## Apple Microsoft Interview Question Software Engineer / Developers Software Engineer in Tests

• 1

Reverse a string , . don't use any temp variable to store the string .

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1
of 1 vote

Anyone has a solution to this one? Does it mean we can't use any external memory? Then we have to use XOR to exchange two characters, right?

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1
of 1 vote

use the XOR
try this
int a = 'a', b = 'b';
System.out.println(Integer.toBinaryString(a));
System.out.println(Integer.toBinaryString(b));
a = a^b;
System.out.println(Integer.toBinaryString(a));
b = a^b;
System.out.println(Integer.toBinaryString(b));
a = a^b;
System.out.println(Integer.toBinaryString(a));

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0

Nope, that won't work. Consider having the same character. Then, if you xor any two characters, you would get a 0 since xor only returns 1 if one of the other is different. So, 00 returns 0, 11 returns 0. 01 returns 1 and 10 returns 1

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0

Simple, just add a special case for characters that are equal. If so, do nothing. Otherwise, flip em with xor.

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1
of 1 vote

void swap (char &a, char &b){a = a ^ b;b = a ^ b;a = a ^ b;}
void reverse(string &s){for(int i=0;i<s.length()/2;i++)swap(s[i],s[s.length()-i-1]);}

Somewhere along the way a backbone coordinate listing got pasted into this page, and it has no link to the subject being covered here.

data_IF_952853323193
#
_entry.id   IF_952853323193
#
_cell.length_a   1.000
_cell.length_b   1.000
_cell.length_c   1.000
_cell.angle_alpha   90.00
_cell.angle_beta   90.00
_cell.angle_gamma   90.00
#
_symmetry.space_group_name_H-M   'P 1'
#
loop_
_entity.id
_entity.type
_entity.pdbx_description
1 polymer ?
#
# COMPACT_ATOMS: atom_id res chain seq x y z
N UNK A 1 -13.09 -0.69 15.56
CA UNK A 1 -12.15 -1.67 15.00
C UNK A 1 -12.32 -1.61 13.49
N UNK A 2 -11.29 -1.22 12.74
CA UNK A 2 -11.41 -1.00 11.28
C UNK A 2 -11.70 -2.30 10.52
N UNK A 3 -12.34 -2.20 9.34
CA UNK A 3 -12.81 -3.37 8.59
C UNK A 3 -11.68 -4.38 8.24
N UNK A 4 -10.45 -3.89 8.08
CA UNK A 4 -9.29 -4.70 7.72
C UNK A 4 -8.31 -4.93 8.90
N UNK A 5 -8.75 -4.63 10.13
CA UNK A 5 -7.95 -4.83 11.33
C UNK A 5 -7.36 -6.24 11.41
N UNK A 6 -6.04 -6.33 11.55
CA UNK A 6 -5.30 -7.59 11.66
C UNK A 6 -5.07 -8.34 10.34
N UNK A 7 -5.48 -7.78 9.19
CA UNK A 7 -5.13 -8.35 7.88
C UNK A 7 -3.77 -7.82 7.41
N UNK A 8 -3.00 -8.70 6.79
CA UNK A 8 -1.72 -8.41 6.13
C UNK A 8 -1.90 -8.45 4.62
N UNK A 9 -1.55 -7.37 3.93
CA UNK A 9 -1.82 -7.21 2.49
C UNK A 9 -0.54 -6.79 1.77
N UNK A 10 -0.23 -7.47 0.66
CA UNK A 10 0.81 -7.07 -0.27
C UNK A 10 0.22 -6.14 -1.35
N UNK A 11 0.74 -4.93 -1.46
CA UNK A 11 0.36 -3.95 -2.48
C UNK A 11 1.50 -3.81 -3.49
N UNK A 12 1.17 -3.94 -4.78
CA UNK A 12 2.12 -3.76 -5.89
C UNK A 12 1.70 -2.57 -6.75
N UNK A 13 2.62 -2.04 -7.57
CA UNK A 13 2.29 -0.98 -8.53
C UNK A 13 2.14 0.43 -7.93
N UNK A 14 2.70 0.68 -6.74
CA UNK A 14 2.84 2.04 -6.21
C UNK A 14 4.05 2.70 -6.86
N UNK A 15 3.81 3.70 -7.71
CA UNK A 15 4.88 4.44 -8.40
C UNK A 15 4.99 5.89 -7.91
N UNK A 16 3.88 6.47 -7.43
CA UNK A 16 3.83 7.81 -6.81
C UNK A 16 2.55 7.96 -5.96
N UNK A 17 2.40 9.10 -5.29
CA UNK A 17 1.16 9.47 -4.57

int main()
{
string s;cin>>s;
reverse(s);
cout<<s<<endl;
system("pause");
}

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0

Good solution, but it's really ugly.

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1
of 1 vote

#include <stdlib.h>
#include <stdio.h>

void reverse(char* str)
{
int i, j, len;
char temp;
i=j=len=temp=0;

j=strlen(str) - 1;
while(i < j)
{
str[i] = str[i] ^ str[j];
str[j] = str[i] ^ str[j];
str[i] = str[i] ^ str[j];
i++;j--;
}
}

int main()
{
char str[]="hello world";
reverse(str);
printf("%s",str);
getch();
}

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0
of 0 vote

Use the ASCII value to swap the chars ..

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0
of 0 vote

//inplace reverse
#include<iostream>
using namespace std;

void main()
{
int length=0;;
char str[7]= "abcdef";
while(str[length] != '\0')
length++;
int i=0;
while(i<length/2)
{
str[i] = str[i] + str[length - i-1];
str[length -i-1] = str[i]- str[length - i-1];;
str[i] = str[i] - str[length -i-1];
i++;
}
cout<<str;
}

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0

This might result in overflow

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0
of 0 vote

void reverse( char *s) {
int i,n=strlen(n);
char *p=s+n-1;
for (i=0;i<n/2; i++) {
*s = *s ^ *p;
*s = *s ^ *p;
*s = *s ^ *p;
s++; p--;
}
}

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0

this approach is best but suffer when 2 char's are same because a^a=0. Adding a if statement inside the loop will make solution complete.

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0
of 0 vote

// skipping same chars
while(i<length/2)
{
if (str[i] != str[j])
{
str[i] = str[i] + str[length - i-1];
str[length -i-1] = str[i]- str[length - i-1];;
str[i] = str[i] - str[length -i-1];
}
i++;
}

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0
of 0 vote

use int j=length - i-1

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0
of 0 vote

Generally, with this question the interviewer wants to see how you deal with recursion. For extra marks, you should modify it to the tail-recursive version (Google "tail recursion").